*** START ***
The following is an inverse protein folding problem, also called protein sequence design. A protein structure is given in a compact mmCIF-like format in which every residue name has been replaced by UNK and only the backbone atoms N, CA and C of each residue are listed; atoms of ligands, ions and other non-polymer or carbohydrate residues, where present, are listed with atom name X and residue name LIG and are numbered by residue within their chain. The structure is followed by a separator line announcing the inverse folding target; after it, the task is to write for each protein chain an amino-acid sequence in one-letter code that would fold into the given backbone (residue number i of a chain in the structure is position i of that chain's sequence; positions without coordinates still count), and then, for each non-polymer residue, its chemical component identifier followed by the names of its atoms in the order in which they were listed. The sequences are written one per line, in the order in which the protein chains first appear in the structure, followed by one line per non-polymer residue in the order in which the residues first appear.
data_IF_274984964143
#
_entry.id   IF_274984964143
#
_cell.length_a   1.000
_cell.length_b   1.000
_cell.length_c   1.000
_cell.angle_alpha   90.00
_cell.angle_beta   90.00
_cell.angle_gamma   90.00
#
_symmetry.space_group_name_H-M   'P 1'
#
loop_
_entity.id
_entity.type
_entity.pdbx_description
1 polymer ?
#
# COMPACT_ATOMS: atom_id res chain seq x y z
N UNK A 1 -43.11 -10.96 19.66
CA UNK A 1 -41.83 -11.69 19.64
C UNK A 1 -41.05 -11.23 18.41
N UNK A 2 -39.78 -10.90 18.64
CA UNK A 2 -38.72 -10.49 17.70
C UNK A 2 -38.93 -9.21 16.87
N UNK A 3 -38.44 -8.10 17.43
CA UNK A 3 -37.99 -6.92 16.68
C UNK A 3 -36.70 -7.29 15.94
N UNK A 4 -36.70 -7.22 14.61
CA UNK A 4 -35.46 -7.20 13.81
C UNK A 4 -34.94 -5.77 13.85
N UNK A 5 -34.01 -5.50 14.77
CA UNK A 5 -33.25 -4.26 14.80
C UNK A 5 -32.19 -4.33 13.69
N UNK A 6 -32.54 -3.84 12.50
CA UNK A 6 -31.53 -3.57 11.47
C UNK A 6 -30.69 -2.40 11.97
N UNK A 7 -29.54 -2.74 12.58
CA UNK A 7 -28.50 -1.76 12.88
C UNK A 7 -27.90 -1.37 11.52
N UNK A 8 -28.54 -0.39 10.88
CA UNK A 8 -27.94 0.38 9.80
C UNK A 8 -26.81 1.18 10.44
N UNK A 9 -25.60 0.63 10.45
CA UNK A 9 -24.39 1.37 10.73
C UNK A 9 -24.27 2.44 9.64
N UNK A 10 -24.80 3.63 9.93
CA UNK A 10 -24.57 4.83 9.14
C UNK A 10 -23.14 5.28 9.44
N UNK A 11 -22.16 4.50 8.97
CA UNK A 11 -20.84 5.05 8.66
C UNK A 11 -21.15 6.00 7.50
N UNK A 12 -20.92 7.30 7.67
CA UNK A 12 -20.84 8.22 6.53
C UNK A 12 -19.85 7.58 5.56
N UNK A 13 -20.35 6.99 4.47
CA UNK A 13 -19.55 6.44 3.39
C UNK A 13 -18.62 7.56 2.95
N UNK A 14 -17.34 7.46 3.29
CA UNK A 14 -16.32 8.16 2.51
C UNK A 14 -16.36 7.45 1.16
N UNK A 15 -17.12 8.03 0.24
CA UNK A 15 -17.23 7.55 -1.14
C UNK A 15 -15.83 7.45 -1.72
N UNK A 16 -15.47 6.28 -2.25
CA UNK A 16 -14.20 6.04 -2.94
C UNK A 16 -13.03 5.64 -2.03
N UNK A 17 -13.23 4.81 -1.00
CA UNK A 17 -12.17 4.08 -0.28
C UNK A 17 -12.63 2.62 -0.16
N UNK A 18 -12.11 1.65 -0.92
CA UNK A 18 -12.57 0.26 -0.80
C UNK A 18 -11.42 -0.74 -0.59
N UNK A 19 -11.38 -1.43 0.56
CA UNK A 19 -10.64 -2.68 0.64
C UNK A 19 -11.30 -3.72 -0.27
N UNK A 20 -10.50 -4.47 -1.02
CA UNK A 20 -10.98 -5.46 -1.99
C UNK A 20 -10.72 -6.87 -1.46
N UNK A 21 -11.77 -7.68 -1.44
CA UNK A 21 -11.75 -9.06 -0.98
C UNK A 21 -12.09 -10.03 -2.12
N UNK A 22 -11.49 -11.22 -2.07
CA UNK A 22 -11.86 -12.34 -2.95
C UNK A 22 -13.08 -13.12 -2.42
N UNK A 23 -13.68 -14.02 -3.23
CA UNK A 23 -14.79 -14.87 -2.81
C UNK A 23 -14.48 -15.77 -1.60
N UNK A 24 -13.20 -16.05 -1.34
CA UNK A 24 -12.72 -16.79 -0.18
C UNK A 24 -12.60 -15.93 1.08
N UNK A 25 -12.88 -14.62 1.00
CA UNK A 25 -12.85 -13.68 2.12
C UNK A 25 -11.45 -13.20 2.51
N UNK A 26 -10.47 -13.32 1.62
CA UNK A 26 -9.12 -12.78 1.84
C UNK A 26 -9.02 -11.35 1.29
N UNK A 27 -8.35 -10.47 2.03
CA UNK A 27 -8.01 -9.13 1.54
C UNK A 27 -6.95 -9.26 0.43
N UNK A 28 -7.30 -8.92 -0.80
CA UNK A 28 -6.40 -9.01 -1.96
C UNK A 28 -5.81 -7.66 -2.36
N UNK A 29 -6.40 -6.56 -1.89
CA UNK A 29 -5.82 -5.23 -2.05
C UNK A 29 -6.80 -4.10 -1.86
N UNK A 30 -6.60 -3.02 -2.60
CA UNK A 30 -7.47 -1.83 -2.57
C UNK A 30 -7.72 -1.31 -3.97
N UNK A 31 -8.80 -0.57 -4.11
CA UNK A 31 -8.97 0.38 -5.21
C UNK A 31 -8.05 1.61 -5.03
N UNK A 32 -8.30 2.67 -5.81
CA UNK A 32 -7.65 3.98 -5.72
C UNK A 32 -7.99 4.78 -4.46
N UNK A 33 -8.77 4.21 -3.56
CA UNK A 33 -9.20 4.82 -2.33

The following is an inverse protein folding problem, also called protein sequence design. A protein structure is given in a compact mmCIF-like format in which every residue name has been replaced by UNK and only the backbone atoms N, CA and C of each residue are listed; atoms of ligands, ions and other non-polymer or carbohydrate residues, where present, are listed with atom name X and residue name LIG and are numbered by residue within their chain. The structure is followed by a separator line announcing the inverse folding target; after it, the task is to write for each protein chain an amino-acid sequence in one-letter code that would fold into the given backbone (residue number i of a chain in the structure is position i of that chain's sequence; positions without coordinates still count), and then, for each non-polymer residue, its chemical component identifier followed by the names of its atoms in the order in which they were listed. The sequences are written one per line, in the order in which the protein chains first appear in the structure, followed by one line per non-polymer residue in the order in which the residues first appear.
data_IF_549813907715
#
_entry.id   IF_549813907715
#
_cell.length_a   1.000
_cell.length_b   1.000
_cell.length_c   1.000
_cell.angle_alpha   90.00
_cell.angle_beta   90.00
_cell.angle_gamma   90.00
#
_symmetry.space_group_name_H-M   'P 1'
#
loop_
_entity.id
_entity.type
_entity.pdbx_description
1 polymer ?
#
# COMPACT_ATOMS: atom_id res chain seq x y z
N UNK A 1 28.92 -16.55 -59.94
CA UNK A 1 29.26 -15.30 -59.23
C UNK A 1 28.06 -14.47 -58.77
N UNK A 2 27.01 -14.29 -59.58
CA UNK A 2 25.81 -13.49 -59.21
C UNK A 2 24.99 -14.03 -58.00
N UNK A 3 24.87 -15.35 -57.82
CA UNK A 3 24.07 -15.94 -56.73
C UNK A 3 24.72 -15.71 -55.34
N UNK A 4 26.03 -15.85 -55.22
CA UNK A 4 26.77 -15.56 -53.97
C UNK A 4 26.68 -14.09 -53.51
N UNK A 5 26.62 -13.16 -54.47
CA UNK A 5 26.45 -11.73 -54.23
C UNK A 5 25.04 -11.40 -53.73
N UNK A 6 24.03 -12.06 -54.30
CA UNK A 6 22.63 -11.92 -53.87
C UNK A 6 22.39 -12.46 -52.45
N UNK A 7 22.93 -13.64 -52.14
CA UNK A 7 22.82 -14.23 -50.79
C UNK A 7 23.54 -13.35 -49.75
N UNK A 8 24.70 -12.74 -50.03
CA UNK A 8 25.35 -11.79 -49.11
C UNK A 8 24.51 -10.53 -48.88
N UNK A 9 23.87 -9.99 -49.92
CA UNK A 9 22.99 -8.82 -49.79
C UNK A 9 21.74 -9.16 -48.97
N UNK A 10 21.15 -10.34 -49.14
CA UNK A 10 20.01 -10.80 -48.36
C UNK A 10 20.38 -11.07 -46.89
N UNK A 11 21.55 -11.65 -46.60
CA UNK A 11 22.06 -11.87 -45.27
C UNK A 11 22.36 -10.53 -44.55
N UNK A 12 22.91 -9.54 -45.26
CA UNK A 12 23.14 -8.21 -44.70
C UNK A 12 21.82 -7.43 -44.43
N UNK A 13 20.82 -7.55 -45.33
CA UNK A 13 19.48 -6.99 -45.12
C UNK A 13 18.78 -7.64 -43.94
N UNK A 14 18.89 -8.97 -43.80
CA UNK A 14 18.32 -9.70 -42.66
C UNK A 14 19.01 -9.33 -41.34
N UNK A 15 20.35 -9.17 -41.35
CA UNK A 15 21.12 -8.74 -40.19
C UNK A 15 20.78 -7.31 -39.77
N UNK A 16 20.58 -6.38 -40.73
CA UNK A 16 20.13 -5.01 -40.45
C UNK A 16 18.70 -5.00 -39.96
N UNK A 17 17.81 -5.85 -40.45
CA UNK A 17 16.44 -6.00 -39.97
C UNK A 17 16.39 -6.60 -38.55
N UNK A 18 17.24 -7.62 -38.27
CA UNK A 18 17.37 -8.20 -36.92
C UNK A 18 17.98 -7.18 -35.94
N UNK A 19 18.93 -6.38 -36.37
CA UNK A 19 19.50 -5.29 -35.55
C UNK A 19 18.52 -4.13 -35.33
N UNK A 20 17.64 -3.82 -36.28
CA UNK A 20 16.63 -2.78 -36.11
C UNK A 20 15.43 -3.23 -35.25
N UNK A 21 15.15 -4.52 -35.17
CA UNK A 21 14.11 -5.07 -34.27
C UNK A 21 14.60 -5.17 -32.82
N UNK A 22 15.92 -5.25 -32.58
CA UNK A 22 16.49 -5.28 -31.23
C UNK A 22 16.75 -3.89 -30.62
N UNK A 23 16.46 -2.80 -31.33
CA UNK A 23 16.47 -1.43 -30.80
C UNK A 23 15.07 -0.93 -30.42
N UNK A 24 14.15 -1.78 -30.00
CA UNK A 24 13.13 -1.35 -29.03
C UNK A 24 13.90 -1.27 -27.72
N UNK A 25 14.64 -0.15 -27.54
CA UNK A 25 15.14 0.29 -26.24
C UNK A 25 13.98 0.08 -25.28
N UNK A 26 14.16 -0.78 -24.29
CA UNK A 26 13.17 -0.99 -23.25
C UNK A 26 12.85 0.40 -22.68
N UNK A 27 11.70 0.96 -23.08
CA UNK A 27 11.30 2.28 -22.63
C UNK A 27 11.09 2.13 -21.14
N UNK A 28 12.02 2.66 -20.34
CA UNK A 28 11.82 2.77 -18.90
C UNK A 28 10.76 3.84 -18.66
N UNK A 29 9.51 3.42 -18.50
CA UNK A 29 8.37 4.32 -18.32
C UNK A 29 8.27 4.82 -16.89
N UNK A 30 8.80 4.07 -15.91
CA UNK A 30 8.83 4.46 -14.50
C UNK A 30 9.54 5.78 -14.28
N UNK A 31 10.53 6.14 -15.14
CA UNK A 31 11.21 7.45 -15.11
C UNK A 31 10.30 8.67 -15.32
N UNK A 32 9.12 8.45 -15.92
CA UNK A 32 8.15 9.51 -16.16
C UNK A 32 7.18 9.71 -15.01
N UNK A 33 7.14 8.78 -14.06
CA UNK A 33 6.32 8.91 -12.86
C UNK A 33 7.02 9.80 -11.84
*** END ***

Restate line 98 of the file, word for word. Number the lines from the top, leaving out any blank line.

CA UNK A 26 -9.12 -12.78 1.84